NEW YORK (CNNMoney) — Lower profits and layoffs resulted in Wall Street bonuses falling by nearly $3 billion last year to their lowest level since the 2008 financial crisis.
New York State Comptroller Thomas DiNapoli released the estimate Wednesday, saying that total bonuses dropped 14% to $19.9 billion, after two straight years of total bonuses topping $22 billion.
The average bonus fell nearly $18,000, or 13%, to $121,150. It is the second lowest average in the last eight years, topping only the $100,850 of 2008. This estimate tracks cash payments and doesn’t include stock options or other forms of deferred compensation that haven’t been realized.
The comptroller’s report said the financial industry took in profits of $13.5 billion in 2011, less than half the $27.6 billion in 2010 industry earnings. The profit estimate is for the broker/dealer operations of New York Stock Exchange member firms.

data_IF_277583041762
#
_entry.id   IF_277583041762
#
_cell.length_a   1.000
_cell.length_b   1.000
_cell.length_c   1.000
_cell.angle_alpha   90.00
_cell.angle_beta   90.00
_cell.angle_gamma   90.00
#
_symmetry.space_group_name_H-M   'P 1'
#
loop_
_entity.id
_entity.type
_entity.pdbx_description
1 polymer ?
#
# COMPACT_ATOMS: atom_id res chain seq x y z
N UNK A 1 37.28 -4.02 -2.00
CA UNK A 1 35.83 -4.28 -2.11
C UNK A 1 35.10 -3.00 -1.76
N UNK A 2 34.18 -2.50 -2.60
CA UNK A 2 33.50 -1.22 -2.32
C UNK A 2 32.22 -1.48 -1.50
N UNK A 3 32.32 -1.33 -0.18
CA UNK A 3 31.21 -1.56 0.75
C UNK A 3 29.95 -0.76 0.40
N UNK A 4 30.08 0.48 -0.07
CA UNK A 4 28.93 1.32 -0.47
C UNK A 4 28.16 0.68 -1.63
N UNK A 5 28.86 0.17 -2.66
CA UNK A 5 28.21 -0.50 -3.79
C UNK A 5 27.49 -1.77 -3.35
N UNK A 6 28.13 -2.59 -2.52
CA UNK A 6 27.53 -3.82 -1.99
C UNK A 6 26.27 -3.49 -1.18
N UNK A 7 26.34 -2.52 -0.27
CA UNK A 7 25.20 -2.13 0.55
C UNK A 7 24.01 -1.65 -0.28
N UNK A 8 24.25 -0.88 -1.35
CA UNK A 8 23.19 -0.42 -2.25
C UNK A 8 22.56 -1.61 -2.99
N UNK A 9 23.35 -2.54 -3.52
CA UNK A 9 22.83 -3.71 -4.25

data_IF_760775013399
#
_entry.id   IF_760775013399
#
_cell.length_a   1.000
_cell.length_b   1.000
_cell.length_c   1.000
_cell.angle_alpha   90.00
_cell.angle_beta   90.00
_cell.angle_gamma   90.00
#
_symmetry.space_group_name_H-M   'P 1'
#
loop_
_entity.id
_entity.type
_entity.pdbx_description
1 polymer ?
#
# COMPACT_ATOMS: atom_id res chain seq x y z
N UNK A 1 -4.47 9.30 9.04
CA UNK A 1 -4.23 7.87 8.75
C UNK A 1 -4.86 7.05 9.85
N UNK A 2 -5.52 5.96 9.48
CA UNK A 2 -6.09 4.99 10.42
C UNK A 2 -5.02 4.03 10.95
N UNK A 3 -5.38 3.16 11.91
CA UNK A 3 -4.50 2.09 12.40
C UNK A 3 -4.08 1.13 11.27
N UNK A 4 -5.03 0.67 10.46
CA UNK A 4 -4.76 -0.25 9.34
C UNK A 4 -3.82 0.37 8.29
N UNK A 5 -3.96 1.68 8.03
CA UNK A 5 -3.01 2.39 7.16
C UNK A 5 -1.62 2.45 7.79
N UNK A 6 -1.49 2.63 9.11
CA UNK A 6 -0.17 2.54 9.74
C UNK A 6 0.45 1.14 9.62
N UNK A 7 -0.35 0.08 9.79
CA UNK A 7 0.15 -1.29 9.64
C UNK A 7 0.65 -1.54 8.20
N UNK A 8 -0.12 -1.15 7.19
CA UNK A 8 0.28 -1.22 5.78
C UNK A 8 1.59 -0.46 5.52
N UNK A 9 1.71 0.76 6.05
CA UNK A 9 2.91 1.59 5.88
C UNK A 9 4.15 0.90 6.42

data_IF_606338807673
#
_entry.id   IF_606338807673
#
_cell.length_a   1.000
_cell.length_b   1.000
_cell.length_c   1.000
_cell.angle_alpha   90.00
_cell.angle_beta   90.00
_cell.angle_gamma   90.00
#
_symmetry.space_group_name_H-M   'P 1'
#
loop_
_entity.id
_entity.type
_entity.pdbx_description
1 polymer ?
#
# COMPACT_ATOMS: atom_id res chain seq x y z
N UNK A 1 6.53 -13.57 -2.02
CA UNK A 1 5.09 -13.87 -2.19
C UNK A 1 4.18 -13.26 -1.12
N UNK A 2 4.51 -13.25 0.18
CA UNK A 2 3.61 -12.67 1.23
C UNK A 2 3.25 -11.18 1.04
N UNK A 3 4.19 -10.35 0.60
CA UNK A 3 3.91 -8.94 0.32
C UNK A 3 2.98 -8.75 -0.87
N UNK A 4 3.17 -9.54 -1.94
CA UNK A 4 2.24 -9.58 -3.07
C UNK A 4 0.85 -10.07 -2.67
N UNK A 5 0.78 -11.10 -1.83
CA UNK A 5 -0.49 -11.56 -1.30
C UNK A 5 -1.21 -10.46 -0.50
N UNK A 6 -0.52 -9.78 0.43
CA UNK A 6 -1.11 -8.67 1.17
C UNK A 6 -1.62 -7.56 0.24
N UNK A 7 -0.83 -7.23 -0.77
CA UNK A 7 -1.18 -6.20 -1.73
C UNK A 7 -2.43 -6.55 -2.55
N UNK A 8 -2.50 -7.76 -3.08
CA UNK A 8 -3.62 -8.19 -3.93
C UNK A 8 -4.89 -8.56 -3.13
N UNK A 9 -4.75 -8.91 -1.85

The state comptroller’s office has tracked Wall Street bonuses and profits since 1985 because of their importance to New York state tax collections. In 2010, the securities industry in New York City accounted for 23.5% of all wages paid in the private sector, despite accounting for only 5.3% of all private-sector jobs
DiNapoli said the estimated drop in bonuses is consistent with the expectations in New York City’s budget but is a smaller decrease than New York state predicted, meaning that revenues may be slightly higher than anticipated in the last quarter of the state’s current fiscal year.
The major Wall Street firms had mixed results in 2011. Goldman Sachs (GS, Fortune 500) and Morgan Stanley (MS, Fortune 500) reportedsharp drops in annual operating income, but banking giants JPMorgan Chase (JPM, Fortune 500) and Citigroup (C, Fortune 500) reported improved results.
The bankruptcy and closure of commodities trader MF Global and thelayoffs announced at a number of firms, including Bank of America (BAC, Fortune 500), cut into the pool of workers receiving bonuses. DiNapoli estimated that the securities industry in New York City lost 4,300 jobs between April and December, taking employment in the sector to 166,200 by year’s end.
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